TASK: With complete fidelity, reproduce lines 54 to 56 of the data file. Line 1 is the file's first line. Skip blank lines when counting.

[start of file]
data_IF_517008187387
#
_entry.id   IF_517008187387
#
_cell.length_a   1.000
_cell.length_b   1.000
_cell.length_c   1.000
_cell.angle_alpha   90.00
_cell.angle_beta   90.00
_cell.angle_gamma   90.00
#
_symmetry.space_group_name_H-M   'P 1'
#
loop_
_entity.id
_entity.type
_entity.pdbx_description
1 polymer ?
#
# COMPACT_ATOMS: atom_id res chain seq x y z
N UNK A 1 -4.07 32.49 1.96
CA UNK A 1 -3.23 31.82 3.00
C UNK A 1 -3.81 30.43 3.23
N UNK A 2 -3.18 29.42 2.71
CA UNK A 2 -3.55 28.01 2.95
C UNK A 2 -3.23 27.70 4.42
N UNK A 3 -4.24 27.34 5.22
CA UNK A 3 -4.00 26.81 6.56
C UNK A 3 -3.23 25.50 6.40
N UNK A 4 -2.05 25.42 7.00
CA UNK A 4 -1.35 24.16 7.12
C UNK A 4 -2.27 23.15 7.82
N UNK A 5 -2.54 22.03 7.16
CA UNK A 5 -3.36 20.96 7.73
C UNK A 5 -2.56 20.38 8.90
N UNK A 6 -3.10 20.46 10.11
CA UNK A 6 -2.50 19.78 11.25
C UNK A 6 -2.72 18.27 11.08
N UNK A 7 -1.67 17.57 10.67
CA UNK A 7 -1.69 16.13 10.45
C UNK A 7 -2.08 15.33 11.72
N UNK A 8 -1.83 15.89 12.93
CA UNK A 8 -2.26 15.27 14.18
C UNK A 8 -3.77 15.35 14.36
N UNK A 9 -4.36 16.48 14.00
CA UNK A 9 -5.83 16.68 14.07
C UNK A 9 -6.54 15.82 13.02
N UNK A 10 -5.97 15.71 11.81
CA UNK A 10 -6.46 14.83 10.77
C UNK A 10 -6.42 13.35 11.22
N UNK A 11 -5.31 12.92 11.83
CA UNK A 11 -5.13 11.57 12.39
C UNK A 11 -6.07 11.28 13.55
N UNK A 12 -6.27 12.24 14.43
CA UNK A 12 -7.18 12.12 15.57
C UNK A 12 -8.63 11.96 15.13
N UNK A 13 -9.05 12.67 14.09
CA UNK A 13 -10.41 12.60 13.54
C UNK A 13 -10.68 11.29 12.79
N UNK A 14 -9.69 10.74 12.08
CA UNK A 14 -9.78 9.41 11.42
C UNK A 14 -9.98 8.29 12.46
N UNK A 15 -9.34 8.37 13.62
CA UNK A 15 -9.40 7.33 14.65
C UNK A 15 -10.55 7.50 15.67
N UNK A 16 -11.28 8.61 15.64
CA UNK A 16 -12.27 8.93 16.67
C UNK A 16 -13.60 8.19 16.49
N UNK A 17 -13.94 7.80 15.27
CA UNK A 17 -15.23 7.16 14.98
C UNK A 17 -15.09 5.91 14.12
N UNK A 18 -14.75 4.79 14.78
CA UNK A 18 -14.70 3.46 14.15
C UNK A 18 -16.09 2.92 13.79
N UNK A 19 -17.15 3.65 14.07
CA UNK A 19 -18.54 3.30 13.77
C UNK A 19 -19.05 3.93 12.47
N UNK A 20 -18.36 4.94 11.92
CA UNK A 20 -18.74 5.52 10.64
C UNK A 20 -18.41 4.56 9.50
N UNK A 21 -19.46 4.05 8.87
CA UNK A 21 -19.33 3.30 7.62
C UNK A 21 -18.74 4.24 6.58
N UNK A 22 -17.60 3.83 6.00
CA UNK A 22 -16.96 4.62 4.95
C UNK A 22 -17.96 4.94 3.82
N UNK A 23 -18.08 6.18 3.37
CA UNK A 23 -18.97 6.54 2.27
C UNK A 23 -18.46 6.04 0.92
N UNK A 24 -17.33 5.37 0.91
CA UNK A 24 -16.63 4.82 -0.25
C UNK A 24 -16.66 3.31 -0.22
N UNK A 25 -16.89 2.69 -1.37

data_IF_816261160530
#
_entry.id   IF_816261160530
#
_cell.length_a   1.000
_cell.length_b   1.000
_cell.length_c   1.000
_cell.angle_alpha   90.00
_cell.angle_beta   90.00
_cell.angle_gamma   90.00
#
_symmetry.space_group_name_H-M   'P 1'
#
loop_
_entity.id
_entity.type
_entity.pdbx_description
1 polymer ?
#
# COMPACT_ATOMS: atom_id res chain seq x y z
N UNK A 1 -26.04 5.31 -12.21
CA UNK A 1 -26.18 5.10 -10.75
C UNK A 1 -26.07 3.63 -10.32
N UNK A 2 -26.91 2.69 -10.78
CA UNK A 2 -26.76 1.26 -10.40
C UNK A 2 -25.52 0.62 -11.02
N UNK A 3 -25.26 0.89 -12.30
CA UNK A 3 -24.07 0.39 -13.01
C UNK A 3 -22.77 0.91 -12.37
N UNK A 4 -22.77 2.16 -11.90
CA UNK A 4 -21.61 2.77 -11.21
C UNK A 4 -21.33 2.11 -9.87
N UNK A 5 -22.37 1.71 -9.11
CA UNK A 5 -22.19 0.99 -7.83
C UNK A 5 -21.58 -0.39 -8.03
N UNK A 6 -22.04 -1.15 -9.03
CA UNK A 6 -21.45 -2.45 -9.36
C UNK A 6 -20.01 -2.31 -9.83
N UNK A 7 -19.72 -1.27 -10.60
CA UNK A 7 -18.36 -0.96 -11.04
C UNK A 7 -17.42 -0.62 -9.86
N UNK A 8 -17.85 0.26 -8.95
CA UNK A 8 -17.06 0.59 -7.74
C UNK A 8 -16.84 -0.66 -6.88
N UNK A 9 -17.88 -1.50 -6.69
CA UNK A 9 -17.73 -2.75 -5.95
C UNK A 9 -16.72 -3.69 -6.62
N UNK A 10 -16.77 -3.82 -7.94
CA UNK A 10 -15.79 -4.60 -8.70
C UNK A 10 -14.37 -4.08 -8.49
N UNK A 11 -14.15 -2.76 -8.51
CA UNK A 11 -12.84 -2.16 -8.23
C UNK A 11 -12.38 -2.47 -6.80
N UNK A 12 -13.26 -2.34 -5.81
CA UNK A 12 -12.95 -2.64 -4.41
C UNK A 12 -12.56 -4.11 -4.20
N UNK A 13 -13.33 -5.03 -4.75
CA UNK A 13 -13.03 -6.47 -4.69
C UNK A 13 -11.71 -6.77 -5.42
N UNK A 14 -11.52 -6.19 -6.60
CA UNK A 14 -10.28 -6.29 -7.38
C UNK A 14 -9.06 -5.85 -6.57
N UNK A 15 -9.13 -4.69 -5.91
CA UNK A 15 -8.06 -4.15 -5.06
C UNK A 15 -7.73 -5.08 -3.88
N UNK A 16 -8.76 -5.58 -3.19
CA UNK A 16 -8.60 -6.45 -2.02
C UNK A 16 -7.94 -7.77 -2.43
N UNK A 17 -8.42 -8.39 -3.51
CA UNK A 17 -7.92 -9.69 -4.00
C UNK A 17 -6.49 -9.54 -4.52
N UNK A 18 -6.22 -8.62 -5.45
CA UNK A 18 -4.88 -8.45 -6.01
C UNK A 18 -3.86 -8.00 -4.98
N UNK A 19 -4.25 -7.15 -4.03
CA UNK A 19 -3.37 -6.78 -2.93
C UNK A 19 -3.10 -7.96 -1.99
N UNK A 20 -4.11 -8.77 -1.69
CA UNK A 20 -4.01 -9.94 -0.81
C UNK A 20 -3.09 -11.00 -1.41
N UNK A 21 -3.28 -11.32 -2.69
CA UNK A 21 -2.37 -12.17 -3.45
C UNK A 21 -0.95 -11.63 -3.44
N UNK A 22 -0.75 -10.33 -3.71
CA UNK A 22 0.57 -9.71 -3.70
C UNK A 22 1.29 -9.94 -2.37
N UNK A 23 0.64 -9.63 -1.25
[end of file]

N UNK A 12 -6.27 12.24 14.43
CA UNK A 12 -7.18 12.12 15.57
C UNK A 12 -8.63 11.96 15.13